Man’s (failed) shirt: Burda 7045

Here’s a cautionary Christmas tale.

If you offer to make a shirt for someone else, you need to make a muslin first. Yes, muslin making is tedious beyond belief, but if you don’t do it, you might spend hours making something like this:

photo

Only for it to be received like this:

shirt too big

I handsewed 12 buttons for this shirt, which I believe is the dictionary definition of ‘labour of love’, so I’m pretty gutted that it didn’t work out.

The pattern is Burda 7045. If you want to make your own version, heed my warnings:

  • Collar A looks normal on the envelope, but in reality is a monstrosity of David Frost proportions.
  • The sleeves are also massive, and the cuffs would fit round the upper arm of most men.
  • There aren’t any back pleats included in the pattern.
  • This shirt also doesn’t have a rounded bottom hem. I had to wing that.
  • However it DOES include neck measurements on the pattern instructions. Of course I found this out after I’d sewed this whole shirt. I didn’t even realise men bought shirts by their neck measurements – it never comes up in womenswear…
sleeve too big
Demonstrating the muckle sleeve

The back doesn’t look too bad. I did a narrow shoulder adjustment, but think it might need even more – are men’s shirts supposed to sit slightly off the shoulder?

gingham shirt back

It’s a real shame this didn’t work out, as the fabric was sent to me by Terry’s Fabrics and it’s a lovely, medium weight woven gingham. The small checks mean you don’t have to match up the side seams, and it feels really substantial. Tempted to buy more to make myself a blouse for the summer.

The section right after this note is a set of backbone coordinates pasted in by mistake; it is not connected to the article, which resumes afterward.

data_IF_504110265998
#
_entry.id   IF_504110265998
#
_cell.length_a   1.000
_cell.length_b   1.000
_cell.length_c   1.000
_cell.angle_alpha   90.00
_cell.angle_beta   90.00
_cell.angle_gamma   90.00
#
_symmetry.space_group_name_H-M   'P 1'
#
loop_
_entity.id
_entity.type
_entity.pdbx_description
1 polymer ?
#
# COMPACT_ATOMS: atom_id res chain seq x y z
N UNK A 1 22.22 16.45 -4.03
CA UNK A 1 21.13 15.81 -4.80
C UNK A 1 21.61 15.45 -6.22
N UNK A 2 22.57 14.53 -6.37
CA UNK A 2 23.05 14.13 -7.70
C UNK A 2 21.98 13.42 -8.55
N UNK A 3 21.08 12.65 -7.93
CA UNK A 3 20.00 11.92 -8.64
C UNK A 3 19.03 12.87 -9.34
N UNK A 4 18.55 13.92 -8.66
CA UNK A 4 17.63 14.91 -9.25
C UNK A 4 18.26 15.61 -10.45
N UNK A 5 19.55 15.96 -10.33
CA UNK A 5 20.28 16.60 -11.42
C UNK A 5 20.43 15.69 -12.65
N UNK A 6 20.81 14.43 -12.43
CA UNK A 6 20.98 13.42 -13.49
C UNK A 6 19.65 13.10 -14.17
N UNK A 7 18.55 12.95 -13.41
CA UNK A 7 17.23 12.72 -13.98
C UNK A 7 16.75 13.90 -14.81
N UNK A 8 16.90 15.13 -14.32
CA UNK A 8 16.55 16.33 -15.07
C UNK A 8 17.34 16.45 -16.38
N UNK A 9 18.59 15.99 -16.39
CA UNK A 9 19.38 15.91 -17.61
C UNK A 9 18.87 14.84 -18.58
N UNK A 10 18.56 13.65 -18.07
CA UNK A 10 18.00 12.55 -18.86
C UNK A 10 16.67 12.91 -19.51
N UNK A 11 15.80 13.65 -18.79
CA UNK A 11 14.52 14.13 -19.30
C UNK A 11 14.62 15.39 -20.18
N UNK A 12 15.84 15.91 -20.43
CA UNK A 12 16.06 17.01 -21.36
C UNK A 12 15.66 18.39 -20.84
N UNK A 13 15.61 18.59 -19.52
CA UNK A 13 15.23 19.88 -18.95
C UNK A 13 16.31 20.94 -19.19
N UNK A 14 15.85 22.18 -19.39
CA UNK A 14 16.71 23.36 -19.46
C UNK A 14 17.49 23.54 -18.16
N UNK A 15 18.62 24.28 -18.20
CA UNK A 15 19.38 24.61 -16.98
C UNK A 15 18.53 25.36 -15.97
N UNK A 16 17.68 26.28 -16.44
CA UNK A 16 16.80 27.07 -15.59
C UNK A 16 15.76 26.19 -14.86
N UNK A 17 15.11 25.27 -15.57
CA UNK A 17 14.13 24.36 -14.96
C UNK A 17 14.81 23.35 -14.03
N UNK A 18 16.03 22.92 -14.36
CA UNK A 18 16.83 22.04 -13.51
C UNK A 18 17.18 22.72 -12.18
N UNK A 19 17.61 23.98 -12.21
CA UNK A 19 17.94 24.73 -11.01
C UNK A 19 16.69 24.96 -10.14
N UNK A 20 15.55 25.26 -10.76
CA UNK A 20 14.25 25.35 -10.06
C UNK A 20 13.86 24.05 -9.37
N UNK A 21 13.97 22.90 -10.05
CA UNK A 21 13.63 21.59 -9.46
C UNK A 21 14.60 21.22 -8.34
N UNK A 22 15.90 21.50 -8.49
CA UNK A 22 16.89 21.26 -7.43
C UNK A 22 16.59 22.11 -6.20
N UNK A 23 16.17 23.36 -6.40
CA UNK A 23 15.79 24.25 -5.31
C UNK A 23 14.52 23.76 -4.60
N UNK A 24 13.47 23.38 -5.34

It’s nice to find a source for gingham in lots of different colours, as I find the stuff you get in fabric stores is often nasty polycotton.

So anyway, as Alex wouldn’t wear this, I tried to give it to my friend (also confusingly called Alex) when he popped round for a visit. He seemed to enjoy the shirt at first:

alex busting some moves

But 5 minutes after this he was saying the shirt made him ‘look fat’, so I fear it will never be worn (I made him take the shirt home anyway as it was depressing me to look at it).

There are two things I learned from this experience.

1. Always make a muslin first, as already discussed. I’m making my second attempt in this gorgeous Paul Smith cotton which can’t be wasted on another failure.

photo (1)

2. There is a gap in the market for a modern men’s shirt pattern! Every guy I see on the street in London is wearing a slim-cut checked shirt of some kind, but there aren’t any perfect patterns to make them.

This pattern needs to have back pleats, a yoke, a small collar with the option to button it down, and normal sized cuffs (with a cutaway edge). It should explain all the professional RTW methods like sleeve plackets, flat felling and the proper way of sewing the yoke.

Yes, I know I could collate all this myself, but wouldn’t it be handy to have it in one envelope? Colette have done a good job with their Negroni, but I don’t see many guys wearing this style of convertible collar, whereas the standard shirt is everywhere. Indie pattern designers of the world, I challenge you to come up with this holy grail!